The new and improved ugly American

After a two-month hiatus—a self-imposed exile in an exclusive political exchange with some of my closest transoceanic peers—I feel invigorated to resume the quest which I had taken up in 2003 with my Behind the Mirror columns: a then rebuke to a reckless, and brainless, foreign policy adopted by George W. Bush under Cheney’s tutelage. Continue reading

Allies, adversaries and Washington’s imperious hawkishness

May 7 marked 72 years since the signing in Reims (France), the unofficial capital of the Champagne wine-growing region, of the first document in the German unconditional surrender in World War II (1945). That document was superseded by a “more-formal” one signed by Field Marshall Keitel in Berlin the following day; all part of an anecdotal account as to why Victory Day is celebrated on May 8 in much of Europe and the US, while Russia does so May 9, putting an end to what Russians call “The Great Patriotic War of 1941–1945.” An interesting chronology (May 7, 8 and 9) of specific events for history buffs, but irrelevant otherwise! Continue reading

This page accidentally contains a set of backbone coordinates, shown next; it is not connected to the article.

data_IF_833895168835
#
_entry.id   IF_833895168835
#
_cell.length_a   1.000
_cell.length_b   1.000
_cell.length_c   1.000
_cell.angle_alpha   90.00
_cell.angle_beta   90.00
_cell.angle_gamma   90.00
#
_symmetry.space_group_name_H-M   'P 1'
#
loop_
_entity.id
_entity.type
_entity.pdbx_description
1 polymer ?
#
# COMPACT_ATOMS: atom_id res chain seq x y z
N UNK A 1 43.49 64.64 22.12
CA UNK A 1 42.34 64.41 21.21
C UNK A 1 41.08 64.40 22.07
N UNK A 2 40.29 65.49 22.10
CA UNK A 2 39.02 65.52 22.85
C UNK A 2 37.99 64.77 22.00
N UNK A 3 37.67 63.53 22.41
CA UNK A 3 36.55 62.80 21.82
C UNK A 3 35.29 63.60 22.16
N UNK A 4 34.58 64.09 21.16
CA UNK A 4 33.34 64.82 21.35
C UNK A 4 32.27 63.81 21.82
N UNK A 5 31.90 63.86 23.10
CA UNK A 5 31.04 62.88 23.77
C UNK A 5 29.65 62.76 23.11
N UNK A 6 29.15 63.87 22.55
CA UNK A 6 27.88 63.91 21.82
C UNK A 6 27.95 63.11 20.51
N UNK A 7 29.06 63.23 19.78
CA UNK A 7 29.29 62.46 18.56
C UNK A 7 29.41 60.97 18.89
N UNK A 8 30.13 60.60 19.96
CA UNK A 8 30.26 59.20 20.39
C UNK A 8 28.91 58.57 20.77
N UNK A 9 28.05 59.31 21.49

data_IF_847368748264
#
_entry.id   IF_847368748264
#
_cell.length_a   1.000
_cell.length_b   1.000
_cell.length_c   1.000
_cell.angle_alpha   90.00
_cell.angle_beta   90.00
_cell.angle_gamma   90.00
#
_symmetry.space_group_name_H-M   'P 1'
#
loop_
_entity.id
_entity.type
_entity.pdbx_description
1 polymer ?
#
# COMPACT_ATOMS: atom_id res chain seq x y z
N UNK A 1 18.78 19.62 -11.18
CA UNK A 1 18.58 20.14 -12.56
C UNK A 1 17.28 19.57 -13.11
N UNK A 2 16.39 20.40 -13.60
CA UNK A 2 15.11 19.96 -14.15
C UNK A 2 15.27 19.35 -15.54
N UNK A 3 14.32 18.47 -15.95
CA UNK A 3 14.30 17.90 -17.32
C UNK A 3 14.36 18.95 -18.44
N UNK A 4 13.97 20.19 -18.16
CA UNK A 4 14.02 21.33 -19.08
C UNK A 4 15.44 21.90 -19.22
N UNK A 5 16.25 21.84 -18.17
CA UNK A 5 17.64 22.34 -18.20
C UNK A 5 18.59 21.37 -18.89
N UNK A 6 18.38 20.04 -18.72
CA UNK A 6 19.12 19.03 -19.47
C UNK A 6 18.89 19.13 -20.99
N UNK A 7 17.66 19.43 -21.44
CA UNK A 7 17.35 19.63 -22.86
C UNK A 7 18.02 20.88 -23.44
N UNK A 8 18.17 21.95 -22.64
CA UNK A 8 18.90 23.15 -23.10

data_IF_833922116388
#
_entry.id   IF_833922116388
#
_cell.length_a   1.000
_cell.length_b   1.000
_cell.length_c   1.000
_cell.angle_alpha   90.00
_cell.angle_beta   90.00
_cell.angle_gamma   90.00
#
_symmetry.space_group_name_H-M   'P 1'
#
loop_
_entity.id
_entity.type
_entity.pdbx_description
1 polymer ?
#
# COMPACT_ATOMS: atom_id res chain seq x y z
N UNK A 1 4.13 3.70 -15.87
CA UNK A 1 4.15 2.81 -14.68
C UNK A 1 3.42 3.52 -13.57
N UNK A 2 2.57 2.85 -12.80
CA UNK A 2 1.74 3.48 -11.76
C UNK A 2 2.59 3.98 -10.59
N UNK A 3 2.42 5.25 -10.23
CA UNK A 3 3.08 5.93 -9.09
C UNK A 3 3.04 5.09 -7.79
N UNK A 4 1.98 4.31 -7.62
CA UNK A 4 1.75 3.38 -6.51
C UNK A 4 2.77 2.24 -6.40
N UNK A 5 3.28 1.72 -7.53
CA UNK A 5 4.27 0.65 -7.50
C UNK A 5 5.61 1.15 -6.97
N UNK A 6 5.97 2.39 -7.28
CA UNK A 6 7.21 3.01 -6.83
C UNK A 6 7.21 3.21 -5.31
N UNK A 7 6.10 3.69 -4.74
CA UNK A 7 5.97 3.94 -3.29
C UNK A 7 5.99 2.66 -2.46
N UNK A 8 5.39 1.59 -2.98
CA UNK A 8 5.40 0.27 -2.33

Trump morphs from deal-maker to weal-faker

Yes, the old adage of “if it seems too good to be true, it probably is” finally is starting to resonate in the lustful ménage a trois that Donald Trump brought to American politics with his populism courting the unlikely duet of conservatism and deplorable-jingoism. What seemed as a bountiful and exotic relationship to the leadership in the Republican Party is now appearing to be no more than a one night stand, and not the beginning of a long term relationship; reality becoming sobriety to an ephemeral night of GOP political lust. And as the repeal-replace of Obamacare fails in the House in its initial attempt (the bill in the house pulled being short of the necessary majority), it’s beginning to look as if Trump’s inaugural attempt as political deal-maker does bode ill for his egocentricity. Nor does it help Republican Party unity. Continue reading

America’s dangerous descent into symbiotic politics